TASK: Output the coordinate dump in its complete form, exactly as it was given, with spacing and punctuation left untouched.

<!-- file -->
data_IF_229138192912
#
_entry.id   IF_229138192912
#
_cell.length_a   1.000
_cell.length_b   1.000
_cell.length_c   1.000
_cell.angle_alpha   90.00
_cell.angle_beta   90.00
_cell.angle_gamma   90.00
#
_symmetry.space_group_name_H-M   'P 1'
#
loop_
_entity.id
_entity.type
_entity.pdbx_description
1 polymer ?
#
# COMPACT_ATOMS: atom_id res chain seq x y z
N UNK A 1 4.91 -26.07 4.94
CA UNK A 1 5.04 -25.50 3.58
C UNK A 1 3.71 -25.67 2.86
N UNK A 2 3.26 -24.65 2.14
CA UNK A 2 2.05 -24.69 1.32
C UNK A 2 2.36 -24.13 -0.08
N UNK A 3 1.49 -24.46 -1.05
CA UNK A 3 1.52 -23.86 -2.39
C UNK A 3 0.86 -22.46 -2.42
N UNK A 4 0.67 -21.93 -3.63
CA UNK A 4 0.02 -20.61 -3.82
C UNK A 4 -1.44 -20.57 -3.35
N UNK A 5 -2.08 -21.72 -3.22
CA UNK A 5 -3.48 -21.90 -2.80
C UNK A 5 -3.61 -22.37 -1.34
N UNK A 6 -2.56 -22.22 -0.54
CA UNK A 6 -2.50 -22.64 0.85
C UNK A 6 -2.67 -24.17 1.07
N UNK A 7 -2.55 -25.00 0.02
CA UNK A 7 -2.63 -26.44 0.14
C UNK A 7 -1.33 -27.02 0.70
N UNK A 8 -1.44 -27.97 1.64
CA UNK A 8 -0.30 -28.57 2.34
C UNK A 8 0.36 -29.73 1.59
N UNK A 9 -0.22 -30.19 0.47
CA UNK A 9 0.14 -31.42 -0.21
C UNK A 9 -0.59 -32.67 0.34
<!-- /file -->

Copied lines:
data_IF_229138192912
#
_entry.id   IF_229138192912
#
_cell.length_a   1.000
_cell.length_b   1.000
_cell.length_c   1.000
_cell.angle_alpha   90.00
_cell.angle_beta   90.00
_cell.angle_gamma   90.00
#
_symmetry.space_group_name_H-M   'P 1'
#
loop_
_entity.id
_entity.type
_entity.pdbx_description
1 polymer ?
#
# COMPACT_ATOMS: atom_id res chain seq x y z
N UNK A 1 4.91 -26.07 4.94
CA UNK A 1 5.04 -25.50 3.58
C UNK A 1 3.71 -25.67 2.86
N UNK A 2 3.26 -24.65 2.14
CA UNK A 2 2.05 -24.69 1.32
C UNK A 2 2.36 -24.13 -0.08
N UNK A 3 1.49 -24.46 -1.05
CA UNK A 3 1.52 -23.86 -2.39
C UNK A 3 0.86 -22.46 -2.42
N UNK A 4 0.67 -21.93 -3.63
CA UNK A 4 0.02 -20.61 -3.82
C UNK A 4 -1.44 -20.57 -3.35
N UNK A 5 -2.08 -21.72 -3.22
CA UNK A 5 -3.48 -21.90 -2.80
C UNK A 5 -3.61 -22.37 -1.34
N UNK A 6 -2.56 -22.22 -0.54
CA UNK A 6 -2.50 -22.64 0.85
C UNK A 6 -2.67 -24.17 1.07
N UNK A 7 -2.55 -25.00 0.02
CA UNK A 7 -2.63 -26.44 0.14
C UNK A 7 -1.33 -27.02 0.70
N UNK A 8 -1.44 -27.97 1.64
CA UNK A 8 -0.30 -28.57 2.34
C UNK A 8 0.36 -29.73 1.59
N UNK A 9 -0.22 -30.19 0.47
CA UNK A 9 0.14 -31.42 -0.21
C UNK A 9 -0.59 -32.67 0.34